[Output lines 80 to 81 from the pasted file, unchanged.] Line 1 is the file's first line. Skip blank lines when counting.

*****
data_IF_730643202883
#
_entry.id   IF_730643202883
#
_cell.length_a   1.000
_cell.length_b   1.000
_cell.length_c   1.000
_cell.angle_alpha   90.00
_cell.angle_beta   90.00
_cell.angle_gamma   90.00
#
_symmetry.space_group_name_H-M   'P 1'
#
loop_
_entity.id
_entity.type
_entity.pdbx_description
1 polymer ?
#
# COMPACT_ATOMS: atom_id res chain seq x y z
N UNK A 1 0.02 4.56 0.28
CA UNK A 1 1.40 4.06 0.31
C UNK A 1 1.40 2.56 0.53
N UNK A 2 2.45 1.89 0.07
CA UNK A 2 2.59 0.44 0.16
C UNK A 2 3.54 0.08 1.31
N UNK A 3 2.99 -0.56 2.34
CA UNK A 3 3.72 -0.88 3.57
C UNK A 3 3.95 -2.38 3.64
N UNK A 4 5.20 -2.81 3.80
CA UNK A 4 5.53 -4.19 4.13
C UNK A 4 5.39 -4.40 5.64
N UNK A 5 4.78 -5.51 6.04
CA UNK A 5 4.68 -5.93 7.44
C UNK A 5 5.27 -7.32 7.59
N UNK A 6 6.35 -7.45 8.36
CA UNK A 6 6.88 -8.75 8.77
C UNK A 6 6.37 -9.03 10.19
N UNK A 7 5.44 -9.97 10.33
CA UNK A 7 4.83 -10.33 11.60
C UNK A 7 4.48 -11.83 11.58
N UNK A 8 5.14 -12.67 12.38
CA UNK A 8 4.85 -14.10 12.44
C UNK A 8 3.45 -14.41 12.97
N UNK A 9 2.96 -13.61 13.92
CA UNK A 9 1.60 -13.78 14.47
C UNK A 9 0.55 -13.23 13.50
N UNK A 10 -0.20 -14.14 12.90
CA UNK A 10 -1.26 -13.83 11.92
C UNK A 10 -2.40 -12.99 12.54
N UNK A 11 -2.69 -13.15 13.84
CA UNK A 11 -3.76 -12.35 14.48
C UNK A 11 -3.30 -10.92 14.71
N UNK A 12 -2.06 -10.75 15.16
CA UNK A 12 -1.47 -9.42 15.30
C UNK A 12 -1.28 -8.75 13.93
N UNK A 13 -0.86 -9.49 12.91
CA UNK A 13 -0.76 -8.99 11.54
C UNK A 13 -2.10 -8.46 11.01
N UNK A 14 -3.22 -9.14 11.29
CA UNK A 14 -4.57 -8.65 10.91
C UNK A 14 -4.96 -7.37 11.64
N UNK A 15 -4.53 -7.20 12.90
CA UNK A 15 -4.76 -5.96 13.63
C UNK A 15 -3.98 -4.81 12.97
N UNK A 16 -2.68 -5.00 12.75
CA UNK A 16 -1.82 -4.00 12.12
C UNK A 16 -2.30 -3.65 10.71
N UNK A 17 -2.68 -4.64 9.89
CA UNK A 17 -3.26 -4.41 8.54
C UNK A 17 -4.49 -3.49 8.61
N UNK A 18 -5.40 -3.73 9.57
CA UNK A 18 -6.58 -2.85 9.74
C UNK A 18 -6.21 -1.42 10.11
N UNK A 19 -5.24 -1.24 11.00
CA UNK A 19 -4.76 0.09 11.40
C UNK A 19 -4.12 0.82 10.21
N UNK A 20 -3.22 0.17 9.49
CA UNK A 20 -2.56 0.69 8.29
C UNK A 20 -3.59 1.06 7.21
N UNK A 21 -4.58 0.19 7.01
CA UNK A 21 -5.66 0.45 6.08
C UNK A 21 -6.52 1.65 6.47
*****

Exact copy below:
C UNK A 20 -3.59 1.06 7.21
N UNK A 21 -4.58 0.19 7.01